But aside from that Kaiser operates on a model of maintaining wellness. When people are genuinely sick, their diagnostic facilities are great… it’s just hard to get into one. With some cancers, inflammatory conditions, and other acute needs, time is of the essence and Kaiser cannot always provide that.

    • #2
    • November 5, 2017, at 3:33 AM PST
  3. Blondie Thatcher

    Great post. I think people are afraid to talk about these things when they are well, but that is the very time you need to talk about them.

    • #3
    • November 5, 2017, at 4:07 AM PST
  4. Dr. Bastiat Member

    I agree with your post’s overall point. It is probably best to avoid becoming a ward of the state (although it’s extremely common for the elderly to transfer their wealth to children etc so they can appear destitute, so the state will pay for long term care and so forth). But in that case, they are intentionally becoming a ward off the state to avoid paying for their own care. That may seem odd, but again, this is EXTREMELY common.

    Which brings me to a couple quibbles I have with one of the statements you make in your post:

    TheRightNurse: It is not only our right, as Americans, but our duty to determine our own healthcare.

    I gather that your intended meaning there is that everyone should have a living will etc. And I agree. However, if I read that literally, I have two quibbles with that statement:

    1) It’s not true. You can’t have a right to something that costs money. You can have a right to life, liberty, and the pursuit of happiness. But how can you have a RIGHT to a product that costs money? What if you can’t pay for it? Which brings me to my second quibble:

    2) You forfeit any input into decision-making for your healthcare if someone else is paying for it. If I’m buying you dinner, you eat what I serve you. If you don’t like what I serve, you can walk out and buy your own dinner, but you can’t tell me what to buy. It’s my money, and I’m making the ultimate decision. I deal with this every day. I recommend a treatment, Medicare says no, I appeal on behalf of the patient, then Medicare writes a very nice response which says, no. And there you are.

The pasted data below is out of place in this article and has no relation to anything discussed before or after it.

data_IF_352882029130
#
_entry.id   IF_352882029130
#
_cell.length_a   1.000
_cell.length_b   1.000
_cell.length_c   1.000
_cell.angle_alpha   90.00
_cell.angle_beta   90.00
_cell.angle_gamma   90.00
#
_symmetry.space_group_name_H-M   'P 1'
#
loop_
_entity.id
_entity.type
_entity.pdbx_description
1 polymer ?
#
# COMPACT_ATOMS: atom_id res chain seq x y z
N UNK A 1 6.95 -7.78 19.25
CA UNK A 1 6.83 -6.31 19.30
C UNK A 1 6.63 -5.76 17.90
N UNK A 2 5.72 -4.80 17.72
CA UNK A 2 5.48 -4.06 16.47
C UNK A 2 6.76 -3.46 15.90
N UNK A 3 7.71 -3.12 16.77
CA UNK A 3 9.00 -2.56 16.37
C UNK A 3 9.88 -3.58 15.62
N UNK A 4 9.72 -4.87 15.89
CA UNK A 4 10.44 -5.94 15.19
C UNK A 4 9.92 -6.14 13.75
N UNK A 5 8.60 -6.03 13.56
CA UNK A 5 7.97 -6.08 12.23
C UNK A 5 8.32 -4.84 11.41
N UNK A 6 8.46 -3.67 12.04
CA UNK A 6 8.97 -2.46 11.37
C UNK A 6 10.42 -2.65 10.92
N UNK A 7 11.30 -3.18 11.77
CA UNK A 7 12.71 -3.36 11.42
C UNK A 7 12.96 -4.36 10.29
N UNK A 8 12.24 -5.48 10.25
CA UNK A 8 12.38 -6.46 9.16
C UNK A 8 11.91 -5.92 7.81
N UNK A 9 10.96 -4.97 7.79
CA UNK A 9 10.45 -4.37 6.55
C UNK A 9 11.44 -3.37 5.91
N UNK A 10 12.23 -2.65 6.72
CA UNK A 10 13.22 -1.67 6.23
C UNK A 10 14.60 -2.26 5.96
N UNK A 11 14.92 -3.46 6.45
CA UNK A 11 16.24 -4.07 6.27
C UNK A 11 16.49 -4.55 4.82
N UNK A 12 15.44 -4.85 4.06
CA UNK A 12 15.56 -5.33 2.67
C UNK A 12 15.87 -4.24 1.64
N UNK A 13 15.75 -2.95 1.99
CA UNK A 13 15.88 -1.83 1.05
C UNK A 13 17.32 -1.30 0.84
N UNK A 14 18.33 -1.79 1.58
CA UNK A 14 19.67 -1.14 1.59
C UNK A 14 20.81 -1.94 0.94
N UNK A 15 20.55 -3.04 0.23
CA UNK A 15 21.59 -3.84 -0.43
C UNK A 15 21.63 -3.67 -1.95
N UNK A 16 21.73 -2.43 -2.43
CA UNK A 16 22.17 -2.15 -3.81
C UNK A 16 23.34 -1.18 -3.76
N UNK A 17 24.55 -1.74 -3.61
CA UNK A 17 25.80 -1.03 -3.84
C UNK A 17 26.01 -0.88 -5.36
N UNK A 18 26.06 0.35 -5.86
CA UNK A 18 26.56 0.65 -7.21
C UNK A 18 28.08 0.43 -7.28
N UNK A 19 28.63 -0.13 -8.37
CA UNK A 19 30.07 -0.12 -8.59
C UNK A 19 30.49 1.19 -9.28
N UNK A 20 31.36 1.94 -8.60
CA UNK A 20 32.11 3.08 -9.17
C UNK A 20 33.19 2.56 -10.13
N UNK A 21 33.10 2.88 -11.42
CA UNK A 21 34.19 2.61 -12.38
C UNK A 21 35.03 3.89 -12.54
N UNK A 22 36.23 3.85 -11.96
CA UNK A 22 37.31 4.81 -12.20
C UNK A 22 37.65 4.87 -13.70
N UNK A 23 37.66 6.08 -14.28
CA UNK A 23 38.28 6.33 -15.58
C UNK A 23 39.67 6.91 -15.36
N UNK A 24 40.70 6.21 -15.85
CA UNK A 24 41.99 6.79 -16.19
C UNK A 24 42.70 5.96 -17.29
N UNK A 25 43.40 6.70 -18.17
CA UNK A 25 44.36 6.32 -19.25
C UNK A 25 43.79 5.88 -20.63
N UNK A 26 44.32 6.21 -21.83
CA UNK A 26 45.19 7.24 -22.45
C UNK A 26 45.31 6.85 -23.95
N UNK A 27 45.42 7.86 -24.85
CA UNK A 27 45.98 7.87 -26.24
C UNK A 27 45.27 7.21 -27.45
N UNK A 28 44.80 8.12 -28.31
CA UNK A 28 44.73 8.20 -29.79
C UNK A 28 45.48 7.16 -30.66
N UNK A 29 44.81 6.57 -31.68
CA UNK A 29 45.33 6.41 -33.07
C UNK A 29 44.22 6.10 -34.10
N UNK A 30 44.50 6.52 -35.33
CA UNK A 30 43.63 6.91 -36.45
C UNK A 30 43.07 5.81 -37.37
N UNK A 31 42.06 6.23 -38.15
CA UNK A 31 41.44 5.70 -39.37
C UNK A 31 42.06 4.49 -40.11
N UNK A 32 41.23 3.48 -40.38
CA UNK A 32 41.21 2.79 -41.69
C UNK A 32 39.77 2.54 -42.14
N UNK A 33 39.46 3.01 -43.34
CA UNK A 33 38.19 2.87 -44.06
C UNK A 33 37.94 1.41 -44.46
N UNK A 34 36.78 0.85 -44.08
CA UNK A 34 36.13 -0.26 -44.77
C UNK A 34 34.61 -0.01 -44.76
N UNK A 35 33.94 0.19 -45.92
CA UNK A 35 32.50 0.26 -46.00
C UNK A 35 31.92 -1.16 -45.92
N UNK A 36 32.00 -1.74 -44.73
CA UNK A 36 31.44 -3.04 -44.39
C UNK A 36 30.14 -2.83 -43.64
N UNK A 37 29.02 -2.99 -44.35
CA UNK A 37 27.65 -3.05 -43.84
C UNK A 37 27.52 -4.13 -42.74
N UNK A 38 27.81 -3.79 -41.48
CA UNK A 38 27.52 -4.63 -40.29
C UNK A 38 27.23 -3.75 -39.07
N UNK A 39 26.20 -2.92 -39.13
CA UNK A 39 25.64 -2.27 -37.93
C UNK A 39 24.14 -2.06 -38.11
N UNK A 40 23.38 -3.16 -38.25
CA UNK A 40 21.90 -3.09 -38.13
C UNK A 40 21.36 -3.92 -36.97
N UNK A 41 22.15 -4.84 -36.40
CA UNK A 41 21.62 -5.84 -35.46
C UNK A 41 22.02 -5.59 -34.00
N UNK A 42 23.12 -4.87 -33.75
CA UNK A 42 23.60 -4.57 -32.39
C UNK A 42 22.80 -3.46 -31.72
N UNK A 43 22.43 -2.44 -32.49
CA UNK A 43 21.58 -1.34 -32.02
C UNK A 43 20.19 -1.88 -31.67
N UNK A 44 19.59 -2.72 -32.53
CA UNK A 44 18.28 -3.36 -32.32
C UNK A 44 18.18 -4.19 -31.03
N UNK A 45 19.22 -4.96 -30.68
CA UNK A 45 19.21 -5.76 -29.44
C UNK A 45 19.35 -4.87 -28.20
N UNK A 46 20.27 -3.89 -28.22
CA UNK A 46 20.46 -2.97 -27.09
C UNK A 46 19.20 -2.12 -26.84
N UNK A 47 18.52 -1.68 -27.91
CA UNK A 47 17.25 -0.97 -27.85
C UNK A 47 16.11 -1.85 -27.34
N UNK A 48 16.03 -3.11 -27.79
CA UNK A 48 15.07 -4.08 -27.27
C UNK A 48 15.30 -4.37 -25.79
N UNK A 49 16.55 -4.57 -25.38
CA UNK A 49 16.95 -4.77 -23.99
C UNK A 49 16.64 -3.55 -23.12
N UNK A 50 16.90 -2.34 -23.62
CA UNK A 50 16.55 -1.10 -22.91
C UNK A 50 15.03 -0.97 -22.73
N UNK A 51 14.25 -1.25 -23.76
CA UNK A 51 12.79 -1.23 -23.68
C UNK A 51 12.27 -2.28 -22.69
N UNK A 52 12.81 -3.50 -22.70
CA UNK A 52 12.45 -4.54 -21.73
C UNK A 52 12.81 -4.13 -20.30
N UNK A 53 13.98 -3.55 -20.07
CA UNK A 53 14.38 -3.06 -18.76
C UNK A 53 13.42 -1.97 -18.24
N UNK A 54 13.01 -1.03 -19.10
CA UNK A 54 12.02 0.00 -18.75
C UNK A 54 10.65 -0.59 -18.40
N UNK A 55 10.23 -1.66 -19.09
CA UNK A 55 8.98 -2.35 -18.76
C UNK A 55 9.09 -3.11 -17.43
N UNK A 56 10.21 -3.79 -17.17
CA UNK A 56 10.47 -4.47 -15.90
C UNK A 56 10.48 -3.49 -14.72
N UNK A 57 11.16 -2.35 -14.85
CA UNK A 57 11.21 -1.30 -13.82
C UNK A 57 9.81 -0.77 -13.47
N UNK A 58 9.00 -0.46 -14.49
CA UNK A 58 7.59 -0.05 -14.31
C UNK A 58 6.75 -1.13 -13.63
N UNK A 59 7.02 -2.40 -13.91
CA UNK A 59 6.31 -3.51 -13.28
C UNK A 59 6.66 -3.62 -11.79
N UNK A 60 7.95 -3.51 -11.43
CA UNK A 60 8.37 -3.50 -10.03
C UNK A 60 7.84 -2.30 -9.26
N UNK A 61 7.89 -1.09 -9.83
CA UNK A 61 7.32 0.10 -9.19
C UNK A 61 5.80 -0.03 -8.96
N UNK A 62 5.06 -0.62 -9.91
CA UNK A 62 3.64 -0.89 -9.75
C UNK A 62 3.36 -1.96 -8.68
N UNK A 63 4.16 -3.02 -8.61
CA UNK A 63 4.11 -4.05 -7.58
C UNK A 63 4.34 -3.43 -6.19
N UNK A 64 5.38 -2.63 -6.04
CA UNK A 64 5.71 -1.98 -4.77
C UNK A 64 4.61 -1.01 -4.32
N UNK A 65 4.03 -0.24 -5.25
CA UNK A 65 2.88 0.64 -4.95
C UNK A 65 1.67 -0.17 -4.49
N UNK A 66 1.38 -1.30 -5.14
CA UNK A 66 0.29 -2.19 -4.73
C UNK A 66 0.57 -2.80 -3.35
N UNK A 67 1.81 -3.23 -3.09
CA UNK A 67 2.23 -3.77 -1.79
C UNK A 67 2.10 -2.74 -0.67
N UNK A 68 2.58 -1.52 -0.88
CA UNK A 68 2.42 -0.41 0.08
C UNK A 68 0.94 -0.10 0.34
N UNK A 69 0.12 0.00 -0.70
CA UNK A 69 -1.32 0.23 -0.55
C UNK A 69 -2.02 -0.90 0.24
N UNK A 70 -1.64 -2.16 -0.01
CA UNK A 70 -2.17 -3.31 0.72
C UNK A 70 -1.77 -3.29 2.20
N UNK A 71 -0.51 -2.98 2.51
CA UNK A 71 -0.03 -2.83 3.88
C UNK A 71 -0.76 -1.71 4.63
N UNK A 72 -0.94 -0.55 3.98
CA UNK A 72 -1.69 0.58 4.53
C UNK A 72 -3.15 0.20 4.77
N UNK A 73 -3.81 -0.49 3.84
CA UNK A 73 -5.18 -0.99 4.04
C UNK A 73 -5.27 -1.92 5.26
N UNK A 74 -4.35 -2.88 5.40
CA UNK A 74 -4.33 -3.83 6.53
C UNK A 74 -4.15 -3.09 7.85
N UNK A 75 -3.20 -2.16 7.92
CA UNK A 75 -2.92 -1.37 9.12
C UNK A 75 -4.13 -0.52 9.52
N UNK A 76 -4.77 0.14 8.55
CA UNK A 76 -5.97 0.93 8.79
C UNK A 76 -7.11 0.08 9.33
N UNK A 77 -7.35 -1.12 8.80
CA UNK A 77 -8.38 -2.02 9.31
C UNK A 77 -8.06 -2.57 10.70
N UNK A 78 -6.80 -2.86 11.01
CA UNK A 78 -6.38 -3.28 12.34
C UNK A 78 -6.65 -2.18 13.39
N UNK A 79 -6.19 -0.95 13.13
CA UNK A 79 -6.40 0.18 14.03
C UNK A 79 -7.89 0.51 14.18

I apologise for arguing a point that you didn’t intend to bring up. But I think this is important.

    Yes, government healthcare will bankrupt our economy. Yes, it will stifle innovation. Yes, it will destroy the greatest healthcare system in the world. Those are all bad things.

    But to me, the main reason to avoid government healthcare is so that each of us can maintain some control. Not over our dinner. Over our life.

    This is important.

    Again, great post – I agree. Sorry to stomp on a topic unrelated to your point. I’m not usually like this when I’m sober.

    • #4
    • November 5, 2017, at 6:36 AM PST
  5. DocJay Inactive

    Dr B. I’m still drunk. I must be. I’m in the wrong post. But I love this post so I’ll just agree with you.

    • #5
    • November 5, 2017, at 7:42 AM PST
  6. SkipSul Coolidge
    SkipSul Joined in the first year of Ricochet Ricochet Charter Member

    I would also add:

    • Make certain you have assigned a durable power of attorney, and power of medical attorney (living wills only get you so far), well before you are no longer capable of doing so.
    • Make sure those powers are assigned to people you trust, and make sure that those powers have some sort of succession / transfer in place, because you might outlive that person.
    • #6
    • November 5, 2017, at 8:01 AM PST
  7. DocJay Inactive

    There is a great article in the New Yorker about some Vegas sleaze ball lady getting control over elderly folks with money and putting them in horrible nursing homes, getting them over medicated, and stealing as much as possible.